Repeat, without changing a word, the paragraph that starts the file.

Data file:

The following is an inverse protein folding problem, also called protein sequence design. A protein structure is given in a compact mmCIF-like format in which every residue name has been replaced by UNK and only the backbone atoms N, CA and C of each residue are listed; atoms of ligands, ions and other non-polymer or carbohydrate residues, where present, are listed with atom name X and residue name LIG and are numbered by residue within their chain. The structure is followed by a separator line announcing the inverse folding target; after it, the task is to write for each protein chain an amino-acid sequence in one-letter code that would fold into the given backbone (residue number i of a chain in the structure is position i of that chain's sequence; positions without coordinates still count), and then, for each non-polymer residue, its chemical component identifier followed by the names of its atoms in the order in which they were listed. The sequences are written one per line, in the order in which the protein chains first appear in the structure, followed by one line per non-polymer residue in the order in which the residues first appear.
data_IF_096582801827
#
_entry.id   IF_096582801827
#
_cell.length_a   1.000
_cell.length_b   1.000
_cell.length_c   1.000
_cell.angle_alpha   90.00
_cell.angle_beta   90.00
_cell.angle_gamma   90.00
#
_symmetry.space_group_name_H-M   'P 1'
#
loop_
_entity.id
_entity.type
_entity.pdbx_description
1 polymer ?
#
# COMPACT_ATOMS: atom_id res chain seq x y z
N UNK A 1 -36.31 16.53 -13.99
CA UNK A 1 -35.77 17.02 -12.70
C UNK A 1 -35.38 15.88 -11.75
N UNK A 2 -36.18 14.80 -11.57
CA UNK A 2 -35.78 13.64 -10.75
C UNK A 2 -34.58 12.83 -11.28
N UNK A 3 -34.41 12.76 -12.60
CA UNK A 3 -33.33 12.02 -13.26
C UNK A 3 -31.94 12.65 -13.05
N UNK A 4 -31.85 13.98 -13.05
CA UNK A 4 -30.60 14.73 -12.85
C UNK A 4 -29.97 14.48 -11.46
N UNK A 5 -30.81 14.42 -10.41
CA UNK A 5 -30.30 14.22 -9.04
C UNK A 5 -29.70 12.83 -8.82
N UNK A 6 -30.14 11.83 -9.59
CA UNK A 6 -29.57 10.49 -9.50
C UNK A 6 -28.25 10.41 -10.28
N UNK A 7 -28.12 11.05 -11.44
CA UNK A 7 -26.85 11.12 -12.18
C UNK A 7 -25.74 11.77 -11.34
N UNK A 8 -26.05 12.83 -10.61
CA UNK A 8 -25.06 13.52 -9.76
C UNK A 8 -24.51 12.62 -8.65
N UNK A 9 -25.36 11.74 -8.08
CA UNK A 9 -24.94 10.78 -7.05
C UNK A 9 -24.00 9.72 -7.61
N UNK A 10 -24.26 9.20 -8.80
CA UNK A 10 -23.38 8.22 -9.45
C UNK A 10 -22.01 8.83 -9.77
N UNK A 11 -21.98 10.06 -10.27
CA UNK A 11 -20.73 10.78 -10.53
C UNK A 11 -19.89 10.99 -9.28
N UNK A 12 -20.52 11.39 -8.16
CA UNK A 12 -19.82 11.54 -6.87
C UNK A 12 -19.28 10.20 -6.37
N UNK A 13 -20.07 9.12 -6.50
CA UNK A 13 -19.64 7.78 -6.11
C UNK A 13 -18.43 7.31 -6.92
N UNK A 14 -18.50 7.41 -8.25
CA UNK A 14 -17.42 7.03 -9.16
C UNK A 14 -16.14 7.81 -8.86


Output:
The following is an inverse protein folding problem, also called protein sequence design. A protein structure is given in a compact mmCIF-like format in which every residue name has been replaced by UNK and only the backbone atoms N, CA and C of each residue are listed; atoms of ligands, ions and other non-polymer or carbohydrate residues, where present, are listed with atom name X and residue name LIG and are numbered by residue within their chain. The structure is followed by a separator line announcing the inverse folding target; after it, the task is to write for each protein chain an amino-acid sequence in one-letter code that would fold into the given backbone (residue number i of a chain in the structure is position i of that chain's sequence; positions without coordinates still count), and then, for each non-polymer residue, its chemical component identifier followed by the names of its atoms in the order in which they were listed. The sequences are written one per line, in the order in which the protein chains first appear in the structure, followed by one line per non-polymer residue in the order in which the residues first appear.